Lawmakers move forward with anti-immigration measure forcing sheriffs to work with ICE

North Carolina House Judiciary members voted 17-9 along party lines to advance a bill that would require state law enforcement to comply with Immigration and Customs Enforcement detention requests — something that is not even required by federal law.

A “detainer” from ICE is a request for local law enforcement to hold individuals they believe are not lawful citizens in jail or prison for up to 48 hours until the federal agency can take custody and begin deportation proceedings.

GOP lawmakers took direction Wednesday from President Donald Trump when they presented House Bill 370 to committee members and the public by spreading fear about “criminal immigrants” and discussing how difficult some sheriffs across the state were making it for ICE agents to do their jobs.

Rep. Destin Hall (R-Caldwell), one of the bill sponsors, told the committee that people shouldn’t have to beg sheriffs for protection, but then he admitted a short time later that most of the sheriffs across the state already honor ICE detainers and have been doing so for a long time. HB370 is just a mechanism to force the hands of the few who aren’t, and who were elected on platforms promising they wouldn’t.

The North Carolina Sheriff’s Association is not taking a position on the bill, according to information presented at the meeting. Several members of the public spoke against the bill and highlighted the dangers of fear-mongering in immigrant communities, which would erode trust between victims of crime and the law enforcement officers who are supposed to help them.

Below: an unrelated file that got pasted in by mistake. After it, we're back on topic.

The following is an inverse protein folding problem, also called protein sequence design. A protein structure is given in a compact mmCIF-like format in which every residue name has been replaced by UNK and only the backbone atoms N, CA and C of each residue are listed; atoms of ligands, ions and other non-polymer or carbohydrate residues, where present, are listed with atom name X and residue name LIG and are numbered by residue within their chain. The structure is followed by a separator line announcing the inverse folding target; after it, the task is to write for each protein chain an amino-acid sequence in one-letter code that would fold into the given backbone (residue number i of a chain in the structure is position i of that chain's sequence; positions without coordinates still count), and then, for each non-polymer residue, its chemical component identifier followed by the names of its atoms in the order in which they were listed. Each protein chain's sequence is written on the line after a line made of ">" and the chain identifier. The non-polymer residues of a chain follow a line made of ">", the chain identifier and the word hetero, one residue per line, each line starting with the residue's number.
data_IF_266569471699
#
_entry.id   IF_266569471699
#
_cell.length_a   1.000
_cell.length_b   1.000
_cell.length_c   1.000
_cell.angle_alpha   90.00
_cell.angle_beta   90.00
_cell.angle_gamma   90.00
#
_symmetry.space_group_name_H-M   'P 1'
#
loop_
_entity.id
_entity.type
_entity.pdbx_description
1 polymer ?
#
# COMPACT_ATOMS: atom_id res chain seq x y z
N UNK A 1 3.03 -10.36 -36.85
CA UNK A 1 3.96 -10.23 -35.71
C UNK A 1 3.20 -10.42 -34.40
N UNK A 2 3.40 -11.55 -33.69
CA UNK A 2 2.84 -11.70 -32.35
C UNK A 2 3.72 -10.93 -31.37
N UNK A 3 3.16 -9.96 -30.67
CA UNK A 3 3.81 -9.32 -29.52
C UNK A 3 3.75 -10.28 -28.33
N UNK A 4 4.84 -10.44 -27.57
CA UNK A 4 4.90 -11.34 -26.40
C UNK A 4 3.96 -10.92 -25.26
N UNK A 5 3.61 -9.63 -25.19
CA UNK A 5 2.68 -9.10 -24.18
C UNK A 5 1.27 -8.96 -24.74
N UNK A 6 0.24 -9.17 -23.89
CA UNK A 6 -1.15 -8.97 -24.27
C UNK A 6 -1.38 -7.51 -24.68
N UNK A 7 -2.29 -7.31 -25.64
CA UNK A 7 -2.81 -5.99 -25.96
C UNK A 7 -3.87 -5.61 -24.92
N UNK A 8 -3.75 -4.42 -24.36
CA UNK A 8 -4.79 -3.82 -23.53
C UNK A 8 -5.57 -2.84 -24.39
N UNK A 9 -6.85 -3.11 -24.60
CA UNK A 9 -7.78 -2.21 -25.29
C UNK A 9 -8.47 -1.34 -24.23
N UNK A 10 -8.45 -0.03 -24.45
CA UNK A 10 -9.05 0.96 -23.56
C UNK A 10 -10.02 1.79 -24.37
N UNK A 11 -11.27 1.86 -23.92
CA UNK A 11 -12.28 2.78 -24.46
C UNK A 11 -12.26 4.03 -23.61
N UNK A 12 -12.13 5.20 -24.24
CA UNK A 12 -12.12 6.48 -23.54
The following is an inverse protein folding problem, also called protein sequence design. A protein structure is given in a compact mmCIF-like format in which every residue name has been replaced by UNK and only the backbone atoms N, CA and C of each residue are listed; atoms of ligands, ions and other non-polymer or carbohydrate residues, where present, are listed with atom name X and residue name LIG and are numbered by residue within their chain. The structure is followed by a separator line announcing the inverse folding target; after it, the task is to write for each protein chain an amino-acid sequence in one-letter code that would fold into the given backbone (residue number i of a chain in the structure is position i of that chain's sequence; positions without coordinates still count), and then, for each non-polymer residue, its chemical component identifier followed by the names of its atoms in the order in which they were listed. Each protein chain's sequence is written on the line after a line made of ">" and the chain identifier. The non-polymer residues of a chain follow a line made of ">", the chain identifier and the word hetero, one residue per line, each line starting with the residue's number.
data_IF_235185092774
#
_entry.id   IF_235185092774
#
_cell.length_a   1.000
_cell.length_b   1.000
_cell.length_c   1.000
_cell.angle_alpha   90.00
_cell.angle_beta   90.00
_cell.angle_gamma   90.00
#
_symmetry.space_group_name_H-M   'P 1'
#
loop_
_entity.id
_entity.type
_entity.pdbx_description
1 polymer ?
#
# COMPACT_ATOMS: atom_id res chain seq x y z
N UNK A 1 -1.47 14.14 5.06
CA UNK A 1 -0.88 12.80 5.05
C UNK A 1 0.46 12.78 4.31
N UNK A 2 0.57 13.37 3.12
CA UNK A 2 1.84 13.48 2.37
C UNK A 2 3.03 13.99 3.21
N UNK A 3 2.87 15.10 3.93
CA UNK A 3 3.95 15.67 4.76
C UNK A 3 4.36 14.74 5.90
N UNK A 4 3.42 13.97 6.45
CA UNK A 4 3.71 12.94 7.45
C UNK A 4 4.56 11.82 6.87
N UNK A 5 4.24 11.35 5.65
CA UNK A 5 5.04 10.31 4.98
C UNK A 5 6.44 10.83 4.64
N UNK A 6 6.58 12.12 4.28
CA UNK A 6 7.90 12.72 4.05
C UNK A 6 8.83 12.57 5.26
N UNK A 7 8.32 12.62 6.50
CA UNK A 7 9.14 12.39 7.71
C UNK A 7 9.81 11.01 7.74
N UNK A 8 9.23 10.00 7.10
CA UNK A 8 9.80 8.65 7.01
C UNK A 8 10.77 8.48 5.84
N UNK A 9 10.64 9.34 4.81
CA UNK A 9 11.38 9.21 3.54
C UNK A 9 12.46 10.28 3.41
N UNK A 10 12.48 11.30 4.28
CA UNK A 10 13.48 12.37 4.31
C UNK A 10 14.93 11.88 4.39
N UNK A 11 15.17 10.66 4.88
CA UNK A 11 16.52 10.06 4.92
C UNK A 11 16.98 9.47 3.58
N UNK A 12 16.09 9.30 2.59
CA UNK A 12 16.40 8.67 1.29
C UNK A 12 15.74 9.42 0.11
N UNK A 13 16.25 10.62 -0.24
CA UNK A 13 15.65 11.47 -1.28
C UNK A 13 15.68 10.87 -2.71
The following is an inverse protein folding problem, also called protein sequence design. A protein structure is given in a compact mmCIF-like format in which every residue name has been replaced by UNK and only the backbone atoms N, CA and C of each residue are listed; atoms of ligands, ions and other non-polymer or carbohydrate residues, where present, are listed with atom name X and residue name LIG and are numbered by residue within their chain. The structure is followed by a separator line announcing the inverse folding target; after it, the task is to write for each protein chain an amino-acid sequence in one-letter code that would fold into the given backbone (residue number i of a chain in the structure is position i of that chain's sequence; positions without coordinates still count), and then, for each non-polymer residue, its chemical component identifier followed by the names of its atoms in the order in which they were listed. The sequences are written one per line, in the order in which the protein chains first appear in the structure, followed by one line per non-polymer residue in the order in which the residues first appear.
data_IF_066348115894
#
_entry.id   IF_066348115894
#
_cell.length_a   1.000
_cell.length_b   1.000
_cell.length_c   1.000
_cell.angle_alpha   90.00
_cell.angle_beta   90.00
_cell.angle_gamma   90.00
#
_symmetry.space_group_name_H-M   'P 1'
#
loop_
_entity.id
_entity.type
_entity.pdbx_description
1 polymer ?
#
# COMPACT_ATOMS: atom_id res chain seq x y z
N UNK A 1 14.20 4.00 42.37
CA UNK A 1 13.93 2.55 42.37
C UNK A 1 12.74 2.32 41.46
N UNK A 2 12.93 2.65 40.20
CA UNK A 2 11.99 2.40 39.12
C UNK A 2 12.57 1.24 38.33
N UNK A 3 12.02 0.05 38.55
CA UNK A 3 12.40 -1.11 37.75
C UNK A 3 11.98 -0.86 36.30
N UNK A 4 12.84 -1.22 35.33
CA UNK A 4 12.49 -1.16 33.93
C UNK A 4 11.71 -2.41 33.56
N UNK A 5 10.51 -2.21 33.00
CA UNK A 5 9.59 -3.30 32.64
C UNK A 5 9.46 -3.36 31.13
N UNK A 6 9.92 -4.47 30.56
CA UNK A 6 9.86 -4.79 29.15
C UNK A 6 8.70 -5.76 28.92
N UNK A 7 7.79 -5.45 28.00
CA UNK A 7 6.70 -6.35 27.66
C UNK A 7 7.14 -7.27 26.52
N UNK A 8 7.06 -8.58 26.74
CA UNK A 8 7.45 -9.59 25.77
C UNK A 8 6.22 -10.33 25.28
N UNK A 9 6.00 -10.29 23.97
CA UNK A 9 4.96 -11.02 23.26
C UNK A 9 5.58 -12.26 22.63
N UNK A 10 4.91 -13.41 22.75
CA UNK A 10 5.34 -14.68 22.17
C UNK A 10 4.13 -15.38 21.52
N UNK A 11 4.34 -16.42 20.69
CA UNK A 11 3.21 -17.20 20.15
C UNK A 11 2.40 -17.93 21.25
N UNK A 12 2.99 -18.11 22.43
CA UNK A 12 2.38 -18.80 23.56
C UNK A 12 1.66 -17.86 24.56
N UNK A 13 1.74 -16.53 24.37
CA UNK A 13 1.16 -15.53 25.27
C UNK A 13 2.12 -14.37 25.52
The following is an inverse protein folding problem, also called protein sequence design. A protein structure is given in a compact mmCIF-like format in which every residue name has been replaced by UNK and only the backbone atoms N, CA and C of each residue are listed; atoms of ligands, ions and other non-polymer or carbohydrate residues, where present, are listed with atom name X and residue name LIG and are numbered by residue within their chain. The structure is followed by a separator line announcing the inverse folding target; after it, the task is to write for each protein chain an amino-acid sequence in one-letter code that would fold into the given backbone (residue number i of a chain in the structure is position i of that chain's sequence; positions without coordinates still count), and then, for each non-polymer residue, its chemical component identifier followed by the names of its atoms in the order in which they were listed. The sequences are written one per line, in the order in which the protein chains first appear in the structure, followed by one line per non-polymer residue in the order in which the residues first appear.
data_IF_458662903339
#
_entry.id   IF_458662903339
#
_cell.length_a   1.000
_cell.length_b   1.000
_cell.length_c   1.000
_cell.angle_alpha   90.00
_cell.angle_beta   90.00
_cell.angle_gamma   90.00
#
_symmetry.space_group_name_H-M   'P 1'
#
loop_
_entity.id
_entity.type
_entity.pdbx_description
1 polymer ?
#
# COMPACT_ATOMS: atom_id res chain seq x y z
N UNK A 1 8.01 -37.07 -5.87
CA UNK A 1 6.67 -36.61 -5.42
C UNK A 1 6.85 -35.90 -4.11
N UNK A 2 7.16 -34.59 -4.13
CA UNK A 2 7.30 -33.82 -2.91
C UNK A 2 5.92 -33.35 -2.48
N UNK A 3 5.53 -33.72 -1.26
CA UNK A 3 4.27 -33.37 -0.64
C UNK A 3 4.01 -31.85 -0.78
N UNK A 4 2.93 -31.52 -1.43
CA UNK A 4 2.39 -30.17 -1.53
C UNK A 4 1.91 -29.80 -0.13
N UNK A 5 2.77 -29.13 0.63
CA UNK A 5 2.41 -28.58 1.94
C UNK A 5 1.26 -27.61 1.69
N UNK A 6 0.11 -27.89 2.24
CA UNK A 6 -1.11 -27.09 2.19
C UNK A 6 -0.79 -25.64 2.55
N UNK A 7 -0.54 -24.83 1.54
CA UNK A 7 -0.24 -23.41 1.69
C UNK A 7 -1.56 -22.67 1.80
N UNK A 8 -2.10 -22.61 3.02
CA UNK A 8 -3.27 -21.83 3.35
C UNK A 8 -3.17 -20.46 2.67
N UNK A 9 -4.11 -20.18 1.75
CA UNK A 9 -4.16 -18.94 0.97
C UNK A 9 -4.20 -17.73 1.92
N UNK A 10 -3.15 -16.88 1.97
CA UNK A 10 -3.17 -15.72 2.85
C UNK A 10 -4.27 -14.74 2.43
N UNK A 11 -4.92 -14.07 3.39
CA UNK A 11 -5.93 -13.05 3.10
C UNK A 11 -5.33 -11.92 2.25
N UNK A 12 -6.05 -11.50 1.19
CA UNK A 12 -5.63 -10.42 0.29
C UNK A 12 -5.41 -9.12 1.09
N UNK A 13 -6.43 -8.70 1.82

“This bill is essentially a show-me-your-papers law forcing sheriffs deputies to become immigration agents,” said Sejal Zota, legal director of the National Immigration Project of the National Lawyers Guild.

She added that the bill would create an unfunded mandate forcing taxpayers to foot the bill for detaining immigrants on behalf of ICE. She said lawmakers kept talking about how difficult it is for ICE agents to do their job, but the public is worried about whether HB370 will make it harder for local agencies to do their job.

No one spoke in favor of the bill during public comment. Committee Chair Rep. Ted Davis Jr. (R-New Hanover) refused to answer questions from the public and said he did not anticipate talking with them.

Rep. Christy Clark (D-Mecklenburg) told committee members she thought it spoke volumes that none of the public there showed support for the bill and that she has been hearing from constituents who are worried about its implications. The Mecklenburg County Sheriff is one who has been outspoken about his relationship with ICE, and he has put limits on how much his office works with the federal agency.

HB370 would punish law enforcement that didn’t honor ICE detainer requests with a civil penalty – $1,000-$1,500 for the first offense and $25,000-$25,500 for each subsequent offense (and every day an agency is out of compliance). The measure will now be referred to the House State and Local Government Committee.

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